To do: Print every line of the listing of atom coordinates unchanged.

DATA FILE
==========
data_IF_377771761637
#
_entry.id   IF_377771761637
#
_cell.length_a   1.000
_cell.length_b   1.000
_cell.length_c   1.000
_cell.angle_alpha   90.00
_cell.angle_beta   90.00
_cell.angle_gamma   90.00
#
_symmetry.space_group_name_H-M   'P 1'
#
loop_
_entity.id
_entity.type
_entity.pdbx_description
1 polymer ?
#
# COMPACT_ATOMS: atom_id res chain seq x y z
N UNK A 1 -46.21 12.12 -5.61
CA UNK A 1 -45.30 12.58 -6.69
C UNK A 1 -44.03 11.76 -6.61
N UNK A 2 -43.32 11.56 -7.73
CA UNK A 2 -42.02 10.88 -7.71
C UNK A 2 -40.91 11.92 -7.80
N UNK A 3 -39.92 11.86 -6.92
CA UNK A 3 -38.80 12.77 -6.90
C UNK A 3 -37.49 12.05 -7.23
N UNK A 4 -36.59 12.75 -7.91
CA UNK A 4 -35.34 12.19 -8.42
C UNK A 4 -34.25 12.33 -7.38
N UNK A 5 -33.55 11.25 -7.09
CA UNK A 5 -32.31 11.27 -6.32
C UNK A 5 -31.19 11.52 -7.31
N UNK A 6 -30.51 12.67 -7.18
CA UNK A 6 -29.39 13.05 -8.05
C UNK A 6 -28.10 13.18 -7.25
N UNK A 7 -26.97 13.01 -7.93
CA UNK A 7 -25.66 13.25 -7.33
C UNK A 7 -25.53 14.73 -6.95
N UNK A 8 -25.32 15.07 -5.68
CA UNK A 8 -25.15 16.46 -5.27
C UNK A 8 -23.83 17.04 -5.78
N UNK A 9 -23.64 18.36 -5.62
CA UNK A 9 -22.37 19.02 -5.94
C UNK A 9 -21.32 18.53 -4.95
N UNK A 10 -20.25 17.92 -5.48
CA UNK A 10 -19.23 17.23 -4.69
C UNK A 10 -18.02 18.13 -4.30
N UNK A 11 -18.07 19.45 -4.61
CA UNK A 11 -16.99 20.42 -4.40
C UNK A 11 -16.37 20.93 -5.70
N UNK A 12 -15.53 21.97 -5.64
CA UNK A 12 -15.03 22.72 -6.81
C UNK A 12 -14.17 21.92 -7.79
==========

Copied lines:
data_IF_377771761637
#
_entry.id   IF_377771761637
#
_cell.length_a   1.000
_cell.length_b   1.000
_cell.length_c   1.000
_cell.angle_alpha   90.00
_cell.angle_beta   90.00
_cell.angle_gamma   90.00
#
_symmetry.space_group_name_H-M   'P 1'
#
loop_
_entity.id
_entity.type
_entity.pdbx_description
1 polymer ?
#
# COMPACT_ATOMS: atom_id res chain seq x y z
N UNK A 1 -46.21 12.12 -5.61
CA UNK A 1 -45.30 12.58 -6.69
C UNK A 1 -44.03 11.76 -6.61
N UNK A 2 -43.32 11.56 -7.73
CA UNK A 2 -42.02 10.88 -7.71
C UNK A 2 -40.91 11.92 -7.80
N UNK A 3 -39.92 11.86 -6.92
CA UNK A 3 -38.80 12.77 -6.90
C UNK A 3 -37.49 12.05 -7.23
N UNK A 4 -36.59 12.75 -7.91
CA UNK A 4 -35.34 12.19 -8.42
C UNK A 4 -34.25 12.33 -7.38
N UNK A 5 -33.55 11.25 -7.09
CA UNK A 5 -32.31 11.27 -6.32
C UNK A 5 -31.19 11.52 -7.31
N UNK A 6 -30.51 12.67 -7.18
CA UNK A 6 -29.39 13.05 -8.05
C UNK A 6 -28.10 13.18 -7.25
N UNK A 7 -26.97 13.01 -7.93
CA UNK A 7 -25.66 13.25 -7.33
C UNK A 7 -25.53 14.73 -6.95
N UNK A 8 -25.32 15.07 -5.68
CA UNK A 8 -25.15 16.46 -5.27
C UNK A 8 -23.83 17.04 -5.78
N UNK A 9 -23.64 18.36 -5.62
CA UNK A 9 -22.37 19.02 -5.94
C UNK A 9 -21.32 18.53 -4.95
N UNK A 10 -20.25 17.92 -5.48
CA UNK A 10 -19.23 17.23 -4.69
C UNK A 10 -18.02 18.13 -4.30
N UNK A 11 -18.07 19.45 -4.61
CA UNK A 11 -16.99 20.42 -4.40
C UNK A 11 -16.37 20.93 -5.70
N UNK A 12 -15.53 21.97 -5.64
CA UNK A 12 -15.03 22.72 -6.81
C UNK A 12 -14.17 21.92 -7.79